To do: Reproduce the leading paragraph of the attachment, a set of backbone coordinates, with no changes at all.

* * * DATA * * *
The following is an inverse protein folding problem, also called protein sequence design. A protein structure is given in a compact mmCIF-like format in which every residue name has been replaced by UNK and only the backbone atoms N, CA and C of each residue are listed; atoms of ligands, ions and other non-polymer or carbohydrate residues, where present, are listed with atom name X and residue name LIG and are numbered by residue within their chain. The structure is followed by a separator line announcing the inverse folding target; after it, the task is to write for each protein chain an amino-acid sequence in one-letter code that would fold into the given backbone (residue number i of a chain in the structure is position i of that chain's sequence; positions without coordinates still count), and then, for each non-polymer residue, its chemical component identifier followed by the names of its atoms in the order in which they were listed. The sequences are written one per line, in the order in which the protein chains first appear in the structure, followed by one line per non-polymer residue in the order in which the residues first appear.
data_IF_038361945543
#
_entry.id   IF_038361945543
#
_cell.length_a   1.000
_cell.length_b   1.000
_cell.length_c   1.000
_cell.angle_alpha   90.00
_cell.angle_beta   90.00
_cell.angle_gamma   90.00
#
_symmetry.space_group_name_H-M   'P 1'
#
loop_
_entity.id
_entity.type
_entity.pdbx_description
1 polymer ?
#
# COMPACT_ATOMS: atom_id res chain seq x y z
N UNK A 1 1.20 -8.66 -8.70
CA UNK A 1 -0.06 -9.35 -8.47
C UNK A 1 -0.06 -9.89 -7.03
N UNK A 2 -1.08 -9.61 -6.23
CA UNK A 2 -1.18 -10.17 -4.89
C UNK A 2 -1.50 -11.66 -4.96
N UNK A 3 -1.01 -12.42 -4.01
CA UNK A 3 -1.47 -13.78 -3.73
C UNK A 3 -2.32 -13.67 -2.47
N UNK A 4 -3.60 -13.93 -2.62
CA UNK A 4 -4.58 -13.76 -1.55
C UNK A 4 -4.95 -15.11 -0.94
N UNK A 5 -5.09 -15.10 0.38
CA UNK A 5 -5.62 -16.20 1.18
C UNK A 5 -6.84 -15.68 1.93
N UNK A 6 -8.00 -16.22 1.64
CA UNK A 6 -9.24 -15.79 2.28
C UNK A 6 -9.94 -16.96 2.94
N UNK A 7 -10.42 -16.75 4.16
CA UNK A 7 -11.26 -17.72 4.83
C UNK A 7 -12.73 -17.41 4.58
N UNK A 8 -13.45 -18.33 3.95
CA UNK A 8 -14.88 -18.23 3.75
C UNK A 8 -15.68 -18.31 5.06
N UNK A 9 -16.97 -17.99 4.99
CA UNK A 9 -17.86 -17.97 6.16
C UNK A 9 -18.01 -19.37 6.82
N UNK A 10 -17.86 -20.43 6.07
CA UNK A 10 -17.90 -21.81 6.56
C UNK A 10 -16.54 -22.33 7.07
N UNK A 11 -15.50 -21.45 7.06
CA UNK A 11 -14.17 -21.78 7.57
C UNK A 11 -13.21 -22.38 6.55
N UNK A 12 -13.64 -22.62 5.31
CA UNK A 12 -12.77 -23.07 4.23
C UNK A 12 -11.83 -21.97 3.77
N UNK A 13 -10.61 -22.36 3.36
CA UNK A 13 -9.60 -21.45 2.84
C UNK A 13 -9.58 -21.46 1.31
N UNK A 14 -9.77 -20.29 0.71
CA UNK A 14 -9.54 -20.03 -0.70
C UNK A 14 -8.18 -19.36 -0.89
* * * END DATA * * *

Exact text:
The following is an inverse protein folding problem, also called protein sequence design. A protein structure is given in a compact mmCIF-like format in which every residue name has been replaced by UNK and only the backbone atoms N, CA and C of each residue are listed; atoms of ligands, ions and other non-polymer or carbohydrate residues, where present, are listed with atom name X and residue name LIG and are numbered by residue within their chain. The structure is followed by a separator line announcing the inverse folding target; after it, the task is to write for each protein chain an amino-acid sequence in one-letter code that would fold into the given backbone (residue number i of a chain in the structure is position i of that chain's sequence; positions without coordinates still count), and then, for each non-polymer residue, its chemical component identifier followed by the names of its atoms in the order in which they were listed. The sequences are written one per line, in the order in which the protein chains first appear in the structure, followed by one line per non-polymer residue in the order in which the residues first appear.